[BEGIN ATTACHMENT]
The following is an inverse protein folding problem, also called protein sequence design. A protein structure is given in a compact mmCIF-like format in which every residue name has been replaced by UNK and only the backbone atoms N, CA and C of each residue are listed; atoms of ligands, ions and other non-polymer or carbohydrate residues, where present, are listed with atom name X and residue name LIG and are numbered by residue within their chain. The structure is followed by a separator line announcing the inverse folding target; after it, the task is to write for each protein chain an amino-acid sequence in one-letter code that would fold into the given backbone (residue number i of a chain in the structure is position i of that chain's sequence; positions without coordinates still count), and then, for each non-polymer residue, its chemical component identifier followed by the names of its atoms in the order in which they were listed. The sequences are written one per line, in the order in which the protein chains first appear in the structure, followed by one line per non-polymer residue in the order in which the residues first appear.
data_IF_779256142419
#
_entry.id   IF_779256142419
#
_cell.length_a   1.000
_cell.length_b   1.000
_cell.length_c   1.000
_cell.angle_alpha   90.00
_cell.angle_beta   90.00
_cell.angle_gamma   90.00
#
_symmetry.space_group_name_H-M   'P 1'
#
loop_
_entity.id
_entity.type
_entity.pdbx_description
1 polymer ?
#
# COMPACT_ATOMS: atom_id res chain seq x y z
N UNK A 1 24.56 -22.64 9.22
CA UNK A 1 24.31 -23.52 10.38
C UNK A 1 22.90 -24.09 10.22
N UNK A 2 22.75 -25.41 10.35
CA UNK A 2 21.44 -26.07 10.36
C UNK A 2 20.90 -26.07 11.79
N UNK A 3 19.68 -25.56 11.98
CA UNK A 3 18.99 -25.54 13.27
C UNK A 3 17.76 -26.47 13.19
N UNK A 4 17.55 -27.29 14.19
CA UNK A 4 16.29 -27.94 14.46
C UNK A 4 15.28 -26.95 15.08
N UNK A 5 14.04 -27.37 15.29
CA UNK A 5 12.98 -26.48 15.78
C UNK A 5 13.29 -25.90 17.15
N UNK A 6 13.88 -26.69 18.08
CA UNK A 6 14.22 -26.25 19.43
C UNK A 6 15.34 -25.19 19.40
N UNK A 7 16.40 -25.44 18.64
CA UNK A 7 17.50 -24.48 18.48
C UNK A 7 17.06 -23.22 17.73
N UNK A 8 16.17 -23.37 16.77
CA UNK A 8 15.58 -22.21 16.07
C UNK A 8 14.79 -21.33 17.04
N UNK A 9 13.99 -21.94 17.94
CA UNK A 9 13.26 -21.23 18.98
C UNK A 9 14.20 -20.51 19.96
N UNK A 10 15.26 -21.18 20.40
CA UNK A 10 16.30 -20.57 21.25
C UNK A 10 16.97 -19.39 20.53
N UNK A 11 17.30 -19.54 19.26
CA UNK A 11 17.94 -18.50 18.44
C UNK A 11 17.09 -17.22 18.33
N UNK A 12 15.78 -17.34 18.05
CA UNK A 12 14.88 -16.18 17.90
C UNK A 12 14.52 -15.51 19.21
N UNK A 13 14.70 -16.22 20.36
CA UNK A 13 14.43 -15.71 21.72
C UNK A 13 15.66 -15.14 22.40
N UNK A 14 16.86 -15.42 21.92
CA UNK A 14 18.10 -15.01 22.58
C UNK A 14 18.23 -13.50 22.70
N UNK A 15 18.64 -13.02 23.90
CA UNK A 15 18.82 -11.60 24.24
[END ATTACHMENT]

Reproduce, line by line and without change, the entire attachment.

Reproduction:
The following is an inverse protein folding problem, also called protein sequence design. A protein structure is given in a compact mmCIF-like format in which every residue name has been replaced by UNK and only the backbone atoms N, CA and C of each residue are listed; atoms of ligands, ions and other non-polymer or carbohydrate residues, where present, are listed with atom name X and residue name LIG and are numbered by residue within their chain. The structure is followed by a separator line announcing the inverse folding target; after it, the task is to write for each protein chain an amino-acid sequence in one-letter code that would fold into the given backbone (residue number i of a chain in the structure is position i of that chain's sequence; positions without coordinates still count), and then, for each non-polymer residue, its chemical component identifier followed by the names of its atoms in the order in which they were listed. The sequences are written one per line, in the order in which the protein chains first appear in the structure, followed by one line per non-polymer residue in the order in which the residues first appear.
data_IF_779256142419
#
_entry.id   IF_779256142419
#
_cell.length_a   1.000
_cell.length_b   1.000
_cell.length_c   1.000
_cell.angle_alpha   90.00
_cell.angle_beta   90.00
_cell.angle_gamma   90.00
#
_symmetry.space_group_name_H-M   'P 1'
#
loop_
_entity.id
_entity.type
_entity.pdbx_description
1 polymer ?
#
# COMPACT_ATOMS: atom_id res chain seq x y z
N UNK A 1 24.56 -22.64 9.22
CA UNK A 1 24.31 -23.52 10.38
C UNK A 1 22.90 -24.09 10.22
N UNK A 2 22.75 -25.41 10.35
CA UNK A 2 21.44 -26.07 10.36
C UNK A 2 20.90 -26.07 11.79
N UNK A 3 19.68 -25.56 11.98
CA UNK A 3 18.99 -25.54 13.27
C UNK A 3 17.76 -26.47 13.19
N UNK A 4 17.55 -27.29 14.19
CA UNK A 4 16.29 -27.94 14.46
C UNK A 4 15.28 -26.95 15.08
N UNK A 5 14.04 -27.37 15.29
CA UNK A 5 12.98 -26.48 15.78
C UNK A 5 13.29 -25.90 17.15
N UNK A 6 13.88 -26.69 18.08
CA UNK A 6 14.22 -26.25 19.43
C UNK A 6 15.34 -25.19 19.40
N UNK A 7 16.40 -25.44 18.64
CA UNK A 7 17.50 -24.48 18.48
C UNK A 7 17.06 -23.22 17.73
N UNK A 8 16.17 -23.37 16.77
CA UNK A 8 15.58 -22.21 16.07
C UNK A 8 14.79 -21.33 17.04
N UNK A 9 13.99 -21.94 17.94
CA UNK A 9 13.26 -21.23 18.98
C UNK A 9 14.20 -20.51 19.96
N UNK A 10 15.26 -21.18 20.40
CA UNK A 10 16.30 -20.57 21.25
C UNK A 10 16.97 -19.39 20.53
N UNK A 11 17.30 -19.54 19.26
CA UNK A 11 17.94 -18.50 18.44
C UNK A 11 17.09 -17.22 18.33
N UNK A 12 15.78 -17.34 18.05
CA UNK A 12 14.88 -16.18 17.90
C UNK A 12 14.52 -15.51 19.21
N UNK A 13 14.70 -16.22 20.36
CA UNK A 13 14.43 -15.71 21.72
C UNK A 13 15.66 -15.14 22.40
N UNK A 14 16.86 -15.42 21.92
CA UNK A 14 18.10 -15.01 22.58
C UNK A 14 18.23 -13.50 22.70
N UNK A 15 18.64 -13.02 23.90
CA UNK A 15 18.82 -11.60 24.24